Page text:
Signs of Gum Disease in Your Dog


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Bacteria are present everywhere on canine bodies. When they get under the gums of your dog in the form of a plaque, it can lead to gum disease which is one of the most common dental conditions that assails dogs. A lot of people think that tartar, the brown colored coating on teeth is the cause of gum disease. However, that is not exactly true. Tartar is just hardened, calcified plaque which provides hiding places where the bacteria can thrive. Let us look at some of the most common signs of gum disease:

  1. Gingivitis โ€“ Symptoms of this condition include swelling and redness of the gums. If you notice that your dogโ€™s gums are more swollen or redder than usual, it is time to take him to the vet.
  2. Bad breath โ€“ Even before you notice any signs of gingivitis, pet owners may notice that their dog has really bad breath. A lot of pet owners think that dog breath is common, but it really isnโ€™t. It is common only because most of the dogs have some form of gum disease. Dental disease is the most frequent cause behind bad breath.
  3. Receding gums โ€“ If the gums of your dog look like they have separated from the teeth, that is a sure fire sign of gum disease. Once the disease becomes advanced, the tissue will recede all the way and expose the roots of your dogโ€™s teeth.
  4. Bleeding โ€“ If the gums of your dog bleed whenever he chews, or when you probe his mouth or brush his teeth, it is a sign that your dog has advancing periodontal disease.
  5. Loose teeth โ€“ In the later stages of periodontal disease, the teeth will start becoming loose and will easily fall off.

Diagnosis and Treatment

If gingivitis is caught and treated early on, it can be treated before it snowballs into periodontal disease. The key is to clean out the bacteria before they advance. If you let the gingivitis advance, it can lead to serious health consequences. A lot of the dogs, especially those that weight under twenty pounds, develop gum disease and based on their genetics, it can begin as early as 24 months old.As the gingivitis worsens, your dog will start to lose tissue and bone surrounding the teeth. Your vet might be forced to extract the teeth.

Gum disease prevention

Brush the teeth of your dog regularly. Once a day would be ideal, but if you cannot, at least brush them twice during the week. Products like

water additives



can help in maintaining gum health. However, they should not be used as a substitute for proper brushing. Also, take your dog for scheduled dental cleaning sessions with the veterinarian. The vet will administer general anesthesia to scale and polish your petโ€™s teeth.

Everything You Need to Know About the Rare Condition of Hairy Dog Teeth

Have you ever seen hair sticking out of the gums of your canines while you or the vet is doing an oral examination? This rare condition is called subgingival hair and it occurs in dogs that have coarse and short coats such as Bulldogs, Beagles, and Labrador Retrievers.However, it is important to know that the hair isnโ€™t from any other animal. In fact, it comes from the canines themselves. Dogs that have subgingival hair are generally suffering from inflammatory skin diseases such as flea allergy dermatitis, demodicosis, and atopy. The inflamed skin is itchy, making the canines gnaw and lick themselves to get rid of the itch. As a result, the long and stiff hair gets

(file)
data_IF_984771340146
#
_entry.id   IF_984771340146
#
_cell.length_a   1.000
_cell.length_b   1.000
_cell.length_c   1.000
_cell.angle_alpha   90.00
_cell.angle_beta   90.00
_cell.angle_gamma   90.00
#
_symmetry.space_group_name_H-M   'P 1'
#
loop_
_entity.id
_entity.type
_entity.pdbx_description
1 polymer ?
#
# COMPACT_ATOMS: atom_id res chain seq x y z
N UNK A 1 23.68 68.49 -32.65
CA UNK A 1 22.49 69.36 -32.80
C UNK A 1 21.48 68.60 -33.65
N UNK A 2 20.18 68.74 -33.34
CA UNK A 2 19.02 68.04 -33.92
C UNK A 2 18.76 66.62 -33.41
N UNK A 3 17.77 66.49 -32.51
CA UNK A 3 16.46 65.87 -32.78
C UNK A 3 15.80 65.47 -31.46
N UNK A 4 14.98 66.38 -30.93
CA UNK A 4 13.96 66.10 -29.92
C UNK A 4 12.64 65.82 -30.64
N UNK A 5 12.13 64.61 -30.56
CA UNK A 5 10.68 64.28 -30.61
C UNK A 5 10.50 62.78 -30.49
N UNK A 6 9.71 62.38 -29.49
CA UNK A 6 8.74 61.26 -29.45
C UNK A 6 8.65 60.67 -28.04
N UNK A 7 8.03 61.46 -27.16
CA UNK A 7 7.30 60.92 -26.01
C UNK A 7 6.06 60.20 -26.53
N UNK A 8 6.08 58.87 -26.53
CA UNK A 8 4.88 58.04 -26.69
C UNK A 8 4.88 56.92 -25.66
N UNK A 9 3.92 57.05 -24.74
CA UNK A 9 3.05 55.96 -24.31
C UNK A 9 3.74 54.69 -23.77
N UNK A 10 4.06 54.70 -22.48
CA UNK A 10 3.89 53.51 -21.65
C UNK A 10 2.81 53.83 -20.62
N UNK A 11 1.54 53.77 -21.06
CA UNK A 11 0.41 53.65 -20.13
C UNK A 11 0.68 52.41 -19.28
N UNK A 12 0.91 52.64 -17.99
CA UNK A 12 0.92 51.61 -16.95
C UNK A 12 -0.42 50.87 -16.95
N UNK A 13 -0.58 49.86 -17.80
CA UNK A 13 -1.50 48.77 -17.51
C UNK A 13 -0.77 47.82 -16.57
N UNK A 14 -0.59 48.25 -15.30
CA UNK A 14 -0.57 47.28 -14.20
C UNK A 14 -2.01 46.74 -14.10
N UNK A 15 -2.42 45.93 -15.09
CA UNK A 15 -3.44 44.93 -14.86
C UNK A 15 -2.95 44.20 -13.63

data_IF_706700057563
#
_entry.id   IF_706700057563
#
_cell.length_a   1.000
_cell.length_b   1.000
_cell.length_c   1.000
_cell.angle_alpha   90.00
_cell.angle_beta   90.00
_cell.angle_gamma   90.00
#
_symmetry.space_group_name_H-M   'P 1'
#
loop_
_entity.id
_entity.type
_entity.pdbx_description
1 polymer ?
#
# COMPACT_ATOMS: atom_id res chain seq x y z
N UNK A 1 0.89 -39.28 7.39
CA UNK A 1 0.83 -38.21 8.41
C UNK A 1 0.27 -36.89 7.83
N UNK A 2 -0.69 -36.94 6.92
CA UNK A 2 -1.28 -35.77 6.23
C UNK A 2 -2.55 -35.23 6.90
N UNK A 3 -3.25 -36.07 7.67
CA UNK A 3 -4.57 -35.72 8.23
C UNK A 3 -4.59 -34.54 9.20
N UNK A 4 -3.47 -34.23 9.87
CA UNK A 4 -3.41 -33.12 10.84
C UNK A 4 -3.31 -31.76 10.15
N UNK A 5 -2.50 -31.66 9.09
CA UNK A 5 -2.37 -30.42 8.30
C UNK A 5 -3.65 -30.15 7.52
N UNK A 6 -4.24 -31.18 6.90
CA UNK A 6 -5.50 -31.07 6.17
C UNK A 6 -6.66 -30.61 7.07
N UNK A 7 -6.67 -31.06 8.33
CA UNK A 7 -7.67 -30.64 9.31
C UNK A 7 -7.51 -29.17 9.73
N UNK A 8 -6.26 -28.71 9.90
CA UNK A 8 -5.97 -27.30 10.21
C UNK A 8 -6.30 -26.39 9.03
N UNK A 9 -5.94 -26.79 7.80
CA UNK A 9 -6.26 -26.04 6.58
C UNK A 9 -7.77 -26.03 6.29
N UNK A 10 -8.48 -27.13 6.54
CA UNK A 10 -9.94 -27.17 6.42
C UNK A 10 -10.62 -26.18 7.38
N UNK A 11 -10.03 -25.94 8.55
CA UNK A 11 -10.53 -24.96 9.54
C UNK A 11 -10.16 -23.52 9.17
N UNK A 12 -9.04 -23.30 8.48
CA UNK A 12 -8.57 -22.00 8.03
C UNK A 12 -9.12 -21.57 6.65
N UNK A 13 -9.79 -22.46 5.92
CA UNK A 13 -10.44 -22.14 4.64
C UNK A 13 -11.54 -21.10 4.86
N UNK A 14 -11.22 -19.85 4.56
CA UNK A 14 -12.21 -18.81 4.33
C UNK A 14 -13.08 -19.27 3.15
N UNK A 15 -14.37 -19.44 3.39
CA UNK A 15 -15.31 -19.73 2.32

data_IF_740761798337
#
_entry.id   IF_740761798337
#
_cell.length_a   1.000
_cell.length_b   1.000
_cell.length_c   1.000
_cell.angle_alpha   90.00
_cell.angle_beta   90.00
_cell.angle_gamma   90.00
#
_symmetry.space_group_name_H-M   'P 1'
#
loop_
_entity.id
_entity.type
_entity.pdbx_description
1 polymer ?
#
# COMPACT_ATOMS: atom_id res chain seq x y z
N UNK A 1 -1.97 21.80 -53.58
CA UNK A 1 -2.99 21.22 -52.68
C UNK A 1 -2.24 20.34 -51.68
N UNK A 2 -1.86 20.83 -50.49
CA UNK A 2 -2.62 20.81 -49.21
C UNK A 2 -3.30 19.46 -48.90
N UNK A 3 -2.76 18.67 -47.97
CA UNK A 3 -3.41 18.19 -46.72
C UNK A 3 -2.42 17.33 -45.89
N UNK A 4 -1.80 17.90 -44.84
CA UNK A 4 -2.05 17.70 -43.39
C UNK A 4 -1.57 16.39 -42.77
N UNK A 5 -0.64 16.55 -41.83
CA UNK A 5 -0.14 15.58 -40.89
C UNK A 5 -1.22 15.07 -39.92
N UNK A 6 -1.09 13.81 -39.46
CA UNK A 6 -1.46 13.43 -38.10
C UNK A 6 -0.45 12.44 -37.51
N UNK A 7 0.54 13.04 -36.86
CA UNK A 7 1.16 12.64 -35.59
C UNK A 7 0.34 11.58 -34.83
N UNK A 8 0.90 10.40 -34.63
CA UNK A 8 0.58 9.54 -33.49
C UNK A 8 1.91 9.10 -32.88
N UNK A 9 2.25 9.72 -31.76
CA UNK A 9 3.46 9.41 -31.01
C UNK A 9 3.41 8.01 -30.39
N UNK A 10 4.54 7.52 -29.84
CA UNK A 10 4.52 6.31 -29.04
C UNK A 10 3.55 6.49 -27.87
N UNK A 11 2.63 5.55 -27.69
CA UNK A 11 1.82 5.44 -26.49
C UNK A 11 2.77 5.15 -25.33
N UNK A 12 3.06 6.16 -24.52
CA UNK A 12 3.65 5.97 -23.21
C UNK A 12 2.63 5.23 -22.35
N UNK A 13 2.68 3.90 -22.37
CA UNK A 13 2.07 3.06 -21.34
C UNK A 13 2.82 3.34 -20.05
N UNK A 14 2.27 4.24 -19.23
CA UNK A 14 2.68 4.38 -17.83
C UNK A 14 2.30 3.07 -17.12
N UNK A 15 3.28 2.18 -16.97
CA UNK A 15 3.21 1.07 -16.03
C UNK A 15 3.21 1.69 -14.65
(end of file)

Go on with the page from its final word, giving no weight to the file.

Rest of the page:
Stuck in their gums.

Subgingival Hair or hairy dog teeth can cause periodontal diseaseYou might think that it is okay since the hair comes from their own coat. Even though it seems harmless, the immune system of the canines thinks otherwise. They assume the hair are foreign particles and begin to attack them, resulting in an inflammation of the gums. On top of that, subgingival hair will attract bacteria which will cause more inflammation, loss of teeth, mouth pain and infection.The extent of the infection depends on the canines themselves. Some of them wonโ€™t have any response to this rare condition while others will face gum infection, bone loss, fissures, and receding gums. Also, the overall health of the canines can change from a healthy state to an advanced form of the disease in a span of few weeks.

Understanding the root cause of hairy teeth

Once you find considerable amounts of hair in the mouth of your four-legged friends, take them to the vet immediately to get it removed. The vet will be able to remove it with the help of a cotton-tipped applicator.If the area is bleeding or inflamed, the vet will have to perform a complete oral examination to get a better idea about the problem. It is important to find out and resolve the skin disease that is causing your canines to like themselves excessively. If your four-legged friends licking isnโ€™t brought under control, they will continue to suffer from subgingival hair or hairy dog teeth.

Tips on keeping the canineโ€™s mouth clean

  • If possible, try to brush your canineโ€™s teeth on a regular basis. It could be every day or a couple of times a week.
  • Feed your four-legged friend a raw diet. Raw food is a natural toothbrush and can lead to lesser dental diseases.
  • Ask your vet to regularly check your canineโ€™s mouth for any dental issues. If you canโ€™t go to the vet regularly, examine it yourself. You can look at the gums, the roof of the mouth and under the tongue.

Always keep a close eye on your four-legged friend. Even though it looks like subgingival hair wonโ€™t do much, it can be extremely problematic. If you have any queries about hairy dog teeth or subgingival hair, leave a comment below.

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